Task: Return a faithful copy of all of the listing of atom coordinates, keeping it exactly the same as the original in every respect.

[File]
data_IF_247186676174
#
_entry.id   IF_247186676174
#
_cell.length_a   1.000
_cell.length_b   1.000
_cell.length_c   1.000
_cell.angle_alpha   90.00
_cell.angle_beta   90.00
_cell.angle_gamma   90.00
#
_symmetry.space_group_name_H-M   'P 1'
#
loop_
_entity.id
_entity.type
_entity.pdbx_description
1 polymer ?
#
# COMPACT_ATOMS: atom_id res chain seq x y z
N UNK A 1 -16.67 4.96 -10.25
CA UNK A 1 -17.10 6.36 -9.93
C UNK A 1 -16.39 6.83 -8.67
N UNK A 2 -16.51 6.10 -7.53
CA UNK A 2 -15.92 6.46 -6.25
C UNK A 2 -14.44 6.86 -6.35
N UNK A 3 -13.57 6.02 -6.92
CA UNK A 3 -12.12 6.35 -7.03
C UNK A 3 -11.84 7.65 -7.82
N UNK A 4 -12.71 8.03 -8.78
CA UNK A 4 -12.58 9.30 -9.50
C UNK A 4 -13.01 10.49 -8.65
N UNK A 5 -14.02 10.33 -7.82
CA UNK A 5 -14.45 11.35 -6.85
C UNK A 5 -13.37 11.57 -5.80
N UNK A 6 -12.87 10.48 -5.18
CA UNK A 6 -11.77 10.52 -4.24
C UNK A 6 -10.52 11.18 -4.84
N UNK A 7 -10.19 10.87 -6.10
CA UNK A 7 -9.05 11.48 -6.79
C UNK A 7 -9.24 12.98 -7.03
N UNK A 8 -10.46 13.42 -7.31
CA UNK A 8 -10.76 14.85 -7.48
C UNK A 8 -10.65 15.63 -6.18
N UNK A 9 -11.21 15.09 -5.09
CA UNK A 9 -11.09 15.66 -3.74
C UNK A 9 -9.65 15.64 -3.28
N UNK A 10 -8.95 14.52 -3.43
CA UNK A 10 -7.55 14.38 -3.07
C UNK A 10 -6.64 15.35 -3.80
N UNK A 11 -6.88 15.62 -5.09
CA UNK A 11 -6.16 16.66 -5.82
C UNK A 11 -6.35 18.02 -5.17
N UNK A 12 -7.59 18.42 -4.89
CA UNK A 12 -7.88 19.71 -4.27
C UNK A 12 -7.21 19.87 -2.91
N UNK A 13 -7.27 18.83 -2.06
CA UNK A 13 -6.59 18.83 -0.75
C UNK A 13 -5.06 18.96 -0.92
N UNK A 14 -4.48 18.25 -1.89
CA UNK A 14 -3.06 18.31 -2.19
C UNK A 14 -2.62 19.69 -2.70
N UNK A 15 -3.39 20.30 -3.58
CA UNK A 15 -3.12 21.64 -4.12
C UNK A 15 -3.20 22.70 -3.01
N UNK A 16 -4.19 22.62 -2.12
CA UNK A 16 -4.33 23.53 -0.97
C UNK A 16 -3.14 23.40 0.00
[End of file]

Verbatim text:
data_IF_247186676174
#
_entry.id   IF_247186676174
#
_cell.length_a   1.000
_cell.length_b   1.000
_cell.length_c   1.000
_cell.angle_alpha   90.00
_cell.angle_beta   90.00
_cell.angle_gamma   90.00
#
_symmetry.space_group_name_H-M   'P 1'
#
loop_
_entity.id
_entity.type
_entity.pdbx_description
1 polymer ?
#
# COMPACT_ATOMS: atom_id res chain seq x y z
N UNK A 1 -16.67 4.96 -10.25
CA UNK A 1 -17.10 6.36 -9.93
C UNK A 1 -16.39 6.83 -8.67
N UNK A 2 -16.51 6.10 -7.53
CA UNK A 2 -15.92 6.46 -6.25
C UNK A 2 -14.44 6.86 -6.35
N UNK A 3 -13.57 6.02 -6.92
CA UNK A 3 -12.12 6.35 -7.03
C UNK A 3 -11.84 7.65 -7.82
N UNK A 4 -12.71 8.03 -8.78
CA UNK A 4 -12.58 9.30 -9.50
C UNK A 4 -13.01 10.49 -8.65
N UNK A 5 -14.02 10.33 -7.82
CA UNK A 5 -14.45 11.35 -6.85
C UNK A 5 -13.37 11.57 -5.80
N UNK A 6 -12.87 10.48 -5.18
CA UNK A 6 -11.77 10.52 -4.24
C UNK A 6 -10.52 11.18 -4.84
N UNK A 7 -10.19 10.87 -6.10
CA UNK A 7 -9.05 11.48 -6.79
C UNK A 7 -9.24 12.98 -7.03
N UNK A 8 -10.46 13.42 -7.31
CA UNK A 8 -10.76 14.85 -7.48
C UNK A 8 -10.65 15.63 -6.18
N UNK A 9 -11.21 15.09 -5.09
CA UNK A 9 -11.09 15.66 -3.74
C UNK A 9 -9.65 15.64 -3.28
N UNK A 10 -8.95 14.52 -3.43
CA UNK A 10 -7.55 14.38 -3.07
C UNK A 10 -6.64 15.35 -3.80
N UNK A 11 -6.88 15.62 -5.09
CA UNK A 11 -6.16 16.66 -5.82
C UNK A 11 -6.35 18.02 -5.17
N UNK A 12 -7.59 18.42 -4.89
CA UNK A 12 -7.88 19.71 -4.27
C UNK A 12 -7.21 19.87 -2.91
N UNK A 13 -7.27 18.83 -2.06
CA UNK A 13 -6.59 18.83 -0.75
C UNK A 13 -5.06 18.96 -0.92
N UNK A 14 -4.48 18.25 -1.89
CA UNK A 14 -3.06 18.31 -2.19
C UNK A 14 -2.62 19.69 -2.70
N UNK A 15 -3.39 20.30 -3.58
CA UNK A 15 -3.12 21.64 -4.12
C UNK A 15 -3.20 22.70 -3.01
N UNK A 16 -4.19 22.62 -2.12
CA UNK A 16 -4.33 23.53 -0.97
C UNK A 16 -3.14 23.40 0.00